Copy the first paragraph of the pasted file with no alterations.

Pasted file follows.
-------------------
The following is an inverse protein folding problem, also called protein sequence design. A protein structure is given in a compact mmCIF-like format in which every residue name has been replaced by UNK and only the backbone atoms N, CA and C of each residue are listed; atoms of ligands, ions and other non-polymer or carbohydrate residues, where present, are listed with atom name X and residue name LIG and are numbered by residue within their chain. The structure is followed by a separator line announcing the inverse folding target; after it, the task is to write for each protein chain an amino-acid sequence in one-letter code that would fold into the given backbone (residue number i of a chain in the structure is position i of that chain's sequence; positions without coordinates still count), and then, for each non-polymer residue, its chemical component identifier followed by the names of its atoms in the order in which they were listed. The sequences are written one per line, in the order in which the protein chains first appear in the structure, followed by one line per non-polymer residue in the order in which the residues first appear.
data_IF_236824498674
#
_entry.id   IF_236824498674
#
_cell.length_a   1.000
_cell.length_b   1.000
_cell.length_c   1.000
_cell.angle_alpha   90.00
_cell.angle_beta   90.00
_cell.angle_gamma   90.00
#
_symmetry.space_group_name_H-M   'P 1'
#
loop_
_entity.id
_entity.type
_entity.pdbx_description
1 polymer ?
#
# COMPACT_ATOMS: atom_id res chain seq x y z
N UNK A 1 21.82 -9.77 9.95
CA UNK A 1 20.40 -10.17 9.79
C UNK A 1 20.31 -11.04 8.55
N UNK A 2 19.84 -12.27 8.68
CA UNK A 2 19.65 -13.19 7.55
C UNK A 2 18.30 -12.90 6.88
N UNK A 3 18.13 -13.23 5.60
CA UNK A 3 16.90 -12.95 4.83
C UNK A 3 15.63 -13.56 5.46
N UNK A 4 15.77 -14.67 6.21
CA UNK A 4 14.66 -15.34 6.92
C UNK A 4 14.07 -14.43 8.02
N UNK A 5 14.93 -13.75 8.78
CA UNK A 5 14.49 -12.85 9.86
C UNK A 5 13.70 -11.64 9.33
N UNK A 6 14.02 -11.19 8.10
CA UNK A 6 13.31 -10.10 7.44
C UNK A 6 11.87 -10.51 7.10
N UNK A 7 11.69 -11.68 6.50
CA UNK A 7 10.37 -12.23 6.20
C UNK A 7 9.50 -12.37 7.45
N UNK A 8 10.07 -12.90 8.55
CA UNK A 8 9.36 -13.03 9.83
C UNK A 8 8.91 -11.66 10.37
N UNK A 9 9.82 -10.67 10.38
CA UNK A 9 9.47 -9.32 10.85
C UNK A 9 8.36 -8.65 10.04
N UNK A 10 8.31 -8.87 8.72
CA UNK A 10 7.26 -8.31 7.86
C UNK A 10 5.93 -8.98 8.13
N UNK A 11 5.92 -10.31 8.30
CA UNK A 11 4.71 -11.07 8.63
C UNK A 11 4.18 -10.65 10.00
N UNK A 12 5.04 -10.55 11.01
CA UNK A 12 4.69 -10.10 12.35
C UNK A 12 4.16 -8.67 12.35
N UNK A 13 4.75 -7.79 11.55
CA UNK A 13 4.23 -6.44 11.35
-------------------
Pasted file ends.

The following is an inverse protein folding problem, also called protein sequence design. A protein structure is given in a compact mmCIF-like format in which every residue name has been replaced by UNK and only the backbone atoms N, CA and C of each residue are listed; atoms of ligands, ions and other non-polymer or carbohydrate residues, where present, are listed with atom name X and residue name LIG and are numbered by residue within their chain. The structure is followed by a separator line announcing the inverse folding target; after it, the task is to write for each protein chain an amino-acid sequence in one-letter code that would fold into the given backbone (residue number i of a chain in the structure is position i of that chain's sequence; positions without coordinates still count), and then, for each non-polymer residue, its chemical component identifier followed by the names of its atoms in the order in which they were listed. The sequences are written one per line, in the order in which the protein chains first appear in the structure, followed by one line per non-polymer residue in the order in which the residues first appear.